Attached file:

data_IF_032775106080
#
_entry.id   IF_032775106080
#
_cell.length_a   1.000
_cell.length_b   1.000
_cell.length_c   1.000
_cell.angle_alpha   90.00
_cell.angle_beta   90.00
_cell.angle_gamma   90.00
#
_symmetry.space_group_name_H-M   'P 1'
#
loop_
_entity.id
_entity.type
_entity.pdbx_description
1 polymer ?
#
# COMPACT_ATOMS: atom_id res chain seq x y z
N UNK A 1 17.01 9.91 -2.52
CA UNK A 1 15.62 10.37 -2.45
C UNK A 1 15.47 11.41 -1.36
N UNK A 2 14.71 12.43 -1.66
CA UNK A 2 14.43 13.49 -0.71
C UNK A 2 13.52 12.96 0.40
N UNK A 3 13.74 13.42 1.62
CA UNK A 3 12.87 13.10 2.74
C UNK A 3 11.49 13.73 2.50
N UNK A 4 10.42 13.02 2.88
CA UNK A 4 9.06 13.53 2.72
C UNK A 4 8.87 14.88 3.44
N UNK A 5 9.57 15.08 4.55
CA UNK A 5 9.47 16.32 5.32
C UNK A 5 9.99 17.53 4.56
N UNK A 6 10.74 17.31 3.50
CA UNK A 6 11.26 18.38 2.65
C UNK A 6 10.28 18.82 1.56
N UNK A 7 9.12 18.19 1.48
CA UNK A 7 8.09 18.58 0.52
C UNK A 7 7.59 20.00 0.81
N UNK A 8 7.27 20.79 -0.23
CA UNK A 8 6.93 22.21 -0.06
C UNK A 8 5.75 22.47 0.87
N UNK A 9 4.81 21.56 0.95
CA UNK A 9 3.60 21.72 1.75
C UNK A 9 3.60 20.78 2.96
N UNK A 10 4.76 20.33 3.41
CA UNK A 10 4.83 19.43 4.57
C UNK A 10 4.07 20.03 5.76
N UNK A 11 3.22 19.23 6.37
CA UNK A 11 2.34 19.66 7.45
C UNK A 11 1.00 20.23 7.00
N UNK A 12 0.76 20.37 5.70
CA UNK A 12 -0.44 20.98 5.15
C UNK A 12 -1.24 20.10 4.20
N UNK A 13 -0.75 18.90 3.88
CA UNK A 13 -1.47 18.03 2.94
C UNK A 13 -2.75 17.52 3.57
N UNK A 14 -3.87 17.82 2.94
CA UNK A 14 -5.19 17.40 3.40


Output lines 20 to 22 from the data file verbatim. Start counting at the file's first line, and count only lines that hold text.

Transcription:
# COMPACT_ATOMS: atom_id res chain seq x y z
N UNK A 1 17.01 9.91 -2.52
CA UNK A 1 15.62 10.37 -2.45